A study has found that under-privileged teens are more likely to give up on university than privileged students of the same academic excellence level.
A study by scientists from the Institute of Education in UCL (IOE), found that under-privileged students are more likely to give up on ambitions regarding university than privileged students with the same level of academic excellence.
The study analyzed students’ expectations and attitudes towards university applications changes from 14 to 17 years of age. Using information from the “Longitudinal Study of Young People in England,” it found that students at a higher socio-economic status were much more likely to be encouraged towards university in light of getting higher test scores, whereas their lower socio-economic counterparts were “less responsive” to promising test results.
It found that the least advantaged of students were over twice as likely to switch from “likely to apply” to “unlikely to apply” than the most advantaged of the group. The most advantaged of the group were also twice as likely to switch from “unlikely to apply to “likely to apply.”
Comments on the Findings
The lead author of the study, Jake Anders, from UCL, commented saying: “These findings suggest that part of the socioeconomic difference in university applications has its roots during the period when potential applicants are aged between 14 and 17 and, as such, it’s not too late to target policies at this age group to try and narrow the gap.”
“Intervening early to maintain expectations, rather than attempting to raise them later, is more likely to be successful as this will ensure individuals engage in steps that keep them on track to be in a position to apply for university.”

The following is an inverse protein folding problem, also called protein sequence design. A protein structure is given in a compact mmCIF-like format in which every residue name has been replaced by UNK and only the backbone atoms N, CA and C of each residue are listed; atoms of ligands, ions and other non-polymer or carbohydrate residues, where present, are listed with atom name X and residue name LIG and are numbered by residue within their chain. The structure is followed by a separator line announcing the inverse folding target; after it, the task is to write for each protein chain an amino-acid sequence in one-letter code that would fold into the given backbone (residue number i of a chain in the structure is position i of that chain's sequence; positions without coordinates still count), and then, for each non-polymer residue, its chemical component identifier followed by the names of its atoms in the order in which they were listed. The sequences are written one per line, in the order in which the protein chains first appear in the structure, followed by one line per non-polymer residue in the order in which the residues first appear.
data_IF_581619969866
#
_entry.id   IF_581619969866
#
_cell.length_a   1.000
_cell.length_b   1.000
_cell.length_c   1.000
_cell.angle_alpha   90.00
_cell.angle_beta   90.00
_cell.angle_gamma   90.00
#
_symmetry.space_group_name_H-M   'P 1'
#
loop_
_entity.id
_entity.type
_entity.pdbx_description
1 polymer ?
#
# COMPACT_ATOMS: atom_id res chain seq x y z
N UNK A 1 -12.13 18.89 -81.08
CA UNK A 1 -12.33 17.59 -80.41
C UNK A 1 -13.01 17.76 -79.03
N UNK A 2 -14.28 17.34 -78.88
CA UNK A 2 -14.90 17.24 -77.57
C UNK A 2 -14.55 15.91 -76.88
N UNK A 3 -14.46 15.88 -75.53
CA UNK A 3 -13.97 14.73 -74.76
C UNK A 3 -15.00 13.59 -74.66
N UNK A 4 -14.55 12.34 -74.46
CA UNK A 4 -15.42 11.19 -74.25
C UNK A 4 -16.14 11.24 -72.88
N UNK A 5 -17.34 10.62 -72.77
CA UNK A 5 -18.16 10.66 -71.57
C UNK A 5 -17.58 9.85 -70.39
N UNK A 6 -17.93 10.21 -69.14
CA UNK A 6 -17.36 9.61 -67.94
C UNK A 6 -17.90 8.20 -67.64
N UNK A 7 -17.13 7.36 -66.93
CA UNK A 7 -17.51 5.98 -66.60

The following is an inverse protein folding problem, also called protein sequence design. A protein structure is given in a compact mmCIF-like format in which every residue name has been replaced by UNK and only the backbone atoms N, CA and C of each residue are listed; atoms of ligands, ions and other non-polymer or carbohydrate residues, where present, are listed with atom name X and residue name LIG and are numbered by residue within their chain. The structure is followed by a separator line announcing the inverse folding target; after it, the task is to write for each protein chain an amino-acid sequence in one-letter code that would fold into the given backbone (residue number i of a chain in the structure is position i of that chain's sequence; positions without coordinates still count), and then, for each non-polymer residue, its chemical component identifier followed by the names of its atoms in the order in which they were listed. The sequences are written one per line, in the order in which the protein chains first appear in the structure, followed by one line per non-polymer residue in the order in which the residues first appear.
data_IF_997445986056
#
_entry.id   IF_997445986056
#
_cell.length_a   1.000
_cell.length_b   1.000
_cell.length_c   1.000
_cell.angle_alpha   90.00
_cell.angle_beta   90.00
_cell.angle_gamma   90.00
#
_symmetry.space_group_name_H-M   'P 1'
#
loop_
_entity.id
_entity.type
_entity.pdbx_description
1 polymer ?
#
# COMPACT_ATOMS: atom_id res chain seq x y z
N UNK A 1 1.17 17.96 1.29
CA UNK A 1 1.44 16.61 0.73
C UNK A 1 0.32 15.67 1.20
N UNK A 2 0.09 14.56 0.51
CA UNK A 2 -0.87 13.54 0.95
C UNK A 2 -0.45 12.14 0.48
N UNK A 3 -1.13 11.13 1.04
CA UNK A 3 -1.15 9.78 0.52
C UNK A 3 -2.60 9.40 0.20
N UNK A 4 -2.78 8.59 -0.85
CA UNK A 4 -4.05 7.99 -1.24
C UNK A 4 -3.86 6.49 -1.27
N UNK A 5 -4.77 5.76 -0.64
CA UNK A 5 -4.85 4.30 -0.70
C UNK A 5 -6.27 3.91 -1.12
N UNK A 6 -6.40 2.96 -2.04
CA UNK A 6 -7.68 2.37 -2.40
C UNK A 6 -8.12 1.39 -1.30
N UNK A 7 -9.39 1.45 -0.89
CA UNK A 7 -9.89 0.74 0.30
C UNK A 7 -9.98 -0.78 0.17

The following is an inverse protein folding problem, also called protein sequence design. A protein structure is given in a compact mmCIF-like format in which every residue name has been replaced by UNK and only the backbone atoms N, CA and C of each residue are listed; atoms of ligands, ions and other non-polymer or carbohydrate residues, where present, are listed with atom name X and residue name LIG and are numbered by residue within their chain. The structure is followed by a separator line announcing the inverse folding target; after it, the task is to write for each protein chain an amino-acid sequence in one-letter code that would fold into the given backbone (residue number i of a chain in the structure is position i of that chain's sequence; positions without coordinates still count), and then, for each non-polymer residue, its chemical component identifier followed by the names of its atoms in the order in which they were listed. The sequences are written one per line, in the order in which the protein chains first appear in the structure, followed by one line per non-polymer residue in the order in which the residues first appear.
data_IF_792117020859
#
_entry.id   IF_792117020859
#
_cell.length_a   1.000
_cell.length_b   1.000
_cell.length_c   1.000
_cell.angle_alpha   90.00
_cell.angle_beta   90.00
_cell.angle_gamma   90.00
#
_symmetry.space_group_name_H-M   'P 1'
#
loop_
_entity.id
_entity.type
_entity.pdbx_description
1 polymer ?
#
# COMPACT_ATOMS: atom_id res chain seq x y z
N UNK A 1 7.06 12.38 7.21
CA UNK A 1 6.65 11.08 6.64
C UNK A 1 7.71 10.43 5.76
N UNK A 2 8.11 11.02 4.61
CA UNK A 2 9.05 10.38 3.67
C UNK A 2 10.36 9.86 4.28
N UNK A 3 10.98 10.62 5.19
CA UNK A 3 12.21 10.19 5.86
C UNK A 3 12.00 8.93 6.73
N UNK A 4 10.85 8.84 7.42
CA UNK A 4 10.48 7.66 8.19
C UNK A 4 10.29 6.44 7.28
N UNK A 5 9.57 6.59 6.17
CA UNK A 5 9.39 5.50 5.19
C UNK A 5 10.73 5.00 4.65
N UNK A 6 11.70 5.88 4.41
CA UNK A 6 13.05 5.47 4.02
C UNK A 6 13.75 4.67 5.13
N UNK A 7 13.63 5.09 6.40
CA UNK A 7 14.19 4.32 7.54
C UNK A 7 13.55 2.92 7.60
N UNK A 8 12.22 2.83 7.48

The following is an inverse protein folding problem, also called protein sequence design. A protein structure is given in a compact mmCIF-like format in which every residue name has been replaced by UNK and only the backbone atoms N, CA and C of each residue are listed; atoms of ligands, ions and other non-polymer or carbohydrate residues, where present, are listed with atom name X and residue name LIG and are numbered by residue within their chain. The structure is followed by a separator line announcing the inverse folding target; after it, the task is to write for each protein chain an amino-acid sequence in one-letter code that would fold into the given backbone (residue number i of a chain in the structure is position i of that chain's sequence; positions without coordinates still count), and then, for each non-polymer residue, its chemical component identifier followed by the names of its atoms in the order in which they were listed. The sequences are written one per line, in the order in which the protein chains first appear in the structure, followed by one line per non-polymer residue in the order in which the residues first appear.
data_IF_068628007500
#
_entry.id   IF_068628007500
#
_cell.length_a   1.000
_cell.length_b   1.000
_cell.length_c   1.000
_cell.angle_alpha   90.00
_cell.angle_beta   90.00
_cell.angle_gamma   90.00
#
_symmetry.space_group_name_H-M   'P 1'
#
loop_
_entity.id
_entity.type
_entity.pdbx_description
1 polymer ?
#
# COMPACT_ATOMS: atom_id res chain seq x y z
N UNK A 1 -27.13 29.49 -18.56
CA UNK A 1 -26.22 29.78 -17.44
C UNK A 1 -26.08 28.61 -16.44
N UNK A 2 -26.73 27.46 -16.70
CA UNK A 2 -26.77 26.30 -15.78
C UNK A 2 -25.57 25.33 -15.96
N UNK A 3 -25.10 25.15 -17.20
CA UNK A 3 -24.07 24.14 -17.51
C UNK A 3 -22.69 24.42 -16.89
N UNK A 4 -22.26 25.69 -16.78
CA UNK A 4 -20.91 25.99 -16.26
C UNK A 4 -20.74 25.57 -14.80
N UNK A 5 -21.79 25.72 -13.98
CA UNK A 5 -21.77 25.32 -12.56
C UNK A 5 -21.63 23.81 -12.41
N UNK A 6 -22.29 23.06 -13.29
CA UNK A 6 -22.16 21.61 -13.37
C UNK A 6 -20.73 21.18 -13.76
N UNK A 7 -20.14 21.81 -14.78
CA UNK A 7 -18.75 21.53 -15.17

“Sixteen could also be a key age for interventions. This is a difficult point in time to reach young people as many move between educational institutions or leave full-time education altogether.
“However, it may be the case that providing fresh guidance in the light of exam results could play an important part in ensuring young people get the right educational message.”
What Can We Do?
According to Oxford’s Education Review, this socio-economic disadvantage could be combatted if 16-year-old students were provided with guidance according to their academic levels.
Jake Anders also said: “After age 16 exams is a challenging time to reach young people, as many move between educational institutions or leave full-time education altogether. However, if schools are able to help pupils understand the context of their exam results this could help to keep them on track.”